Tiffany one of 14 House Republicans to vote against making Juneteenth federal holiday
By Jalen Maki
Tomahawk Leader Editor
WASHINGTON, D.C. – Rep. Tom Tiffany (R-Wis.) was one of 14 House Republicans who voted against making Juneteenth a federal holiday.
The bill passed the Senate unanimously on Tuesday, June 15. The House of Representatives passed the bill with a 415 to 14 vote on Wednesday, June 16.
Andy Biggs (R-Arizona), Mo Brooks (R-Alabama), Andrew Clyde (R-Georgia), Scott DesJarlais (R-Tennessee), Paul Gosar (R-Arizona), Ronny Jackson (R-Texas), Doug LaMalfa (R-California), Thomas Massie (R-Kentucky), Tom McClintock (R-California), Ralph Norman (R-South Carolina), Mike Rogers (R-Alabama), Matt Rosendale (R-Montana), and Chip Roy (R-Texas) joined Tiffany in voting against the legislation.
President Joe Biden signed the bill into law on Thursday, June 17, making Juneteenth National Independence Day the first new federal holiday since President Ronald Reagan signed Martin Luther King Jr. Day into law in 1983.
“Great nations don’t ignore their most painful moments. They embrace them,” Biden said. “In short, this day doesn’t just celebrate the past. It calls for action today.”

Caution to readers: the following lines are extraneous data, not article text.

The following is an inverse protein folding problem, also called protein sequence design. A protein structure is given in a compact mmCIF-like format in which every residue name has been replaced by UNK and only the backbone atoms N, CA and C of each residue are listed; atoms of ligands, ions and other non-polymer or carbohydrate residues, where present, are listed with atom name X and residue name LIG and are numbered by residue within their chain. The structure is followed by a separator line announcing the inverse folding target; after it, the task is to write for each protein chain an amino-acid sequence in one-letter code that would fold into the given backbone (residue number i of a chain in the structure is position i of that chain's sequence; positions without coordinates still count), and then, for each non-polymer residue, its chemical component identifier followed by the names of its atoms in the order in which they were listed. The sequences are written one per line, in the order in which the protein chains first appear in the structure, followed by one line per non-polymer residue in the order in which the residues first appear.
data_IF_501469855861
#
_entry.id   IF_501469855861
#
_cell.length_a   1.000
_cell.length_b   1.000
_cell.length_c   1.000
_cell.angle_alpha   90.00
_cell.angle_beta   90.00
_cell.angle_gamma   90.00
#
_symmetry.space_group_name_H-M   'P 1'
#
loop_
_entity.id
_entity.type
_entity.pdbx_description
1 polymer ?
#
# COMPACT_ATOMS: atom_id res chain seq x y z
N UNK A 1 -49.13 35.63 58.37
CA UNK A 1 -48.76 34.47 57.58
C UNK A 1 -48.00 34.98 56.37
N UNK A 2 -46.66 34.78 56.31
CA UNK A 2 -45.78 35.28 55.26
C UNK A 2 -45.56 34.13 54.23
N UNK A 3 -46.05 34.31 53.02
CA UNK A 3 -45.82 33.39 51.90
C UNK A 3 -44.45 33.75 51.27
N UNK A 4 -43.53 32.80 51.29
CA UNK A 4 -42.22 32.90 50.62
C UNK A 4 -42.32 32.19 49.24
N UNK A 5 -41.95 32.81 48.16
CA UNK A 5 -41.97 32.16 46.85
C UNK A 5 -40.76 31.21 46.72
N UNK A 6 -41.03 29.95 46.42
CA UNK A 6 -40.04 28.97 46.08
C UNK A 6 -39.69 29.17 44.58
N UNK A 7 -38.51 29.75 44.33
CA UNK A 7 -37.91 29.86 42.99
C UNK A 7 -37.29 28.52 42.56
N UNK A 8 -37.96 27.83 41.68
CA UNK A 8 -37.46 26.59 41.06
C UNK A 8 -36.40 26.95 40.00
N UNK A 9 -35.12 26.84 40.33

In a statement, Tiffany said House Democrats “used their majority to balkanize our country and fuel separatism by creating a race-based ‘Independence Day.’”
“There is only one Independence Day in America, just as there is only one National Anthem, one American flag and one America – under God, indivisible, with liberty and justice for all,” Tiffany stated. “It is unfortunate that some have chosen to politicize the naming of this important historical event – one of many momentous milestones in America’s shared journey that began in 1776 to create a more perfect union – to turn Americans against one another and foment division based on skin color instead of uniting us.”
Juneteenth is a holiday that commemorates the end of slavery in the United States. On June 19, 1865, two months after the surrender of the Confederacy and about two and a half years after the Emancipation Proclamation was issued by President Abraham Lincoln, Union soldiers led by General Gordon Granger delivered General Order No. 3 in Galveston, Tex., ending slavery in the state.
Governor Tony Evers celebrated Juneteenth in his Democratic Radio Address on Thursday, June 17.
“This Juneteenth, as we recognize the trials Black Americans have overcome and celebrate the resilience, vibrancy, and countless contributions of Black Wisconsinites, we must also recognize our work toward equity and justice in this state is far from finished,” he stated.